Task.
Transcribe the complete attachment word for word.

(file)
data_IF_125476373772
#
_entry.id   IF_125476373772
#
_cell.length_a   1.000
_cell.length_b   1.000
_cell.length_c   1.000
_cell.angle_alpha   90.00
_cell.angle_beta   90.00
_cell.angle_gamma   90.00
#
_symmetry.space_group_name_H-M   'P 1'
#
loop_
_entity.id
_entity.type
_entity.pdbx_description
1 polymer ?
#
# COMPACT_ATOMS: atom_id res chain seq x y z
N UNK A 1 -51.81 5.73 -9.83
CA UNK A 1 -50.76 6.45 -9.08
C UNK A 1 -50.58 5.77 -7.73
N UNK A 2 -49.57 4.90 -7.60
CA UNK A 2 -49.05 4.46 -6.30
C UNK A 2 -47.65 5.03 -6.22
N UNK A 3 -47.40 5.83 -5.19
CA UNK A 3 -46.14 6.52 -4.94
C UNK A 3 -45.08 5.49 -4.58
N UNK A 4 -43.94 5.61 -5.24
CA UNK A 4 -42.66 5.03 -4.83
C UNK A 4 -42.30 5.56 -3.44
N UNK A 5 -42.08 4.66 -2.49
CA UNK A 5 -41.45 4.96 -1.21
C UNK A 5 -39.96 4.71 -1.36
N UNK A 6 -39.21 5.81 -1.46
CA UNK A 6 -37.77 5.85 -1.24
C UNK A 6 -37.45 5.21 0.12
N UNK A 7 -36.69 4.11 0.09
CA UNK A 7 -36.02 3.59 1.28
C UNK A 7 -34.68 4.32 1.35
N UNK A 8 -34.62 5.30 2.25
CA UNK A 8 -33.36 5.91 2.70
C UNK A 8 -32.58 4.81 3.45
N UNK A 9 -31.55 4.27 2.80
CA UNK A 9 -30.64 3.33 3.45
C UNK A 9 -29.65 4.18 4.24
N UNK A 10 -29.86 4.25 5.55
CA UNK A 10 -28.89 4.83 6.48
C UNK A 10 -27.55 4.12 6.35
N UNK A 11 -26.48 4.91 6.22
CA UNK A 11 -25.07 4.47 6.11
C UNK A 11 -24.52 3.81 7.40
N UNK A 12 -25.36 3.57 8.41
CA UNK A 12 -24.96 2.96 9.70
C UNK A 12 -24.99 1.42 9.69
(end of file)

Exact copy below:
data_IF_125476373772
#
_entry.id   IF_125476373772
#
_cell.length_a   1.000
_cell.length_b   1.000
_cell.length_c   1.000
_cell.angle_alpha   90.00
_cell.angle_beta   90.00
_cell.angle_gamma   90.00
#
_symmetry.space_group_name_H-M   'P 1'
#
loop_
_entity.id
_entity.type
_entity.pdbx_description
1 polymer ?
#
# COMPACT_ATOMS: atom_id res chain seq x y z
N UNK A 1 -51.81 5.73 -9.83
CA UNK A 1 -50.76 6.45 -9.08
C UNK A 1 -50.58 5.77 -7.73
N UNK A 2 -49.57 4.90 -7.60
CA UNK A 2 -49.05 4.46 -6.30
C UNK A 2 -47.65 5.03 -6.22
N UNK A 3 -47.40 5.83 -5.19
CA UNK A 3 -46.14 6.52 -4.94
C UNK A 3 -45.08 5.49 -4.58
N UNK A 4 -43.94 5.61 -5.24
CA UNK A 4 -42.66 5.03 -4.83
C UNK A 4 -42.30 5.56 -3.44
N UNK A 5 -42.08 4.66 -2.49
CA UNK A 5 -41.45 4.96 -1.21
C UNK A 5 -39.96 4.71 -1.36
N UNK A 6 -39.21 5.81 -1.46
CA UNK A 6 -37.77 5.85 -1.24
C UNK A 6 -37.45 5.21 0.12
N UNK A 7 -36.69 4.11 0.09
CA UNK A 7 -36.02 3.59 1.28
C UNK A 7 -34.68 4.32 1.35
N UNK A 8 -34.62 5.30 2.25
CA UNK A 8 -33.36 5.91 2.70
C UNK A 8 -32.58 4.81 3.45
N UNK A 9 -31.55 4.27 2.80
CA UNK A 9 -30.64 3.33 3.45
C UNK A 9 -29.65 4.18 4.24
N UNK A 10 -29.86 4.25 5.55
CA UNK A 10 -28.89 4.83 6.48
C UNK A 10 -27.55 4.12 6.35
N UNK A 11 -26.48 4.91 6.22
CA UNK A 11 -25.07 4.47 6.11
C UNK A 11 -24.52 3.81 7.40
N UNK A 12 -25.36 3.57 8.41
CA UNK A 12 -24.96 2.96 9.70
C UNK A 12 -24.99 1.42 9.69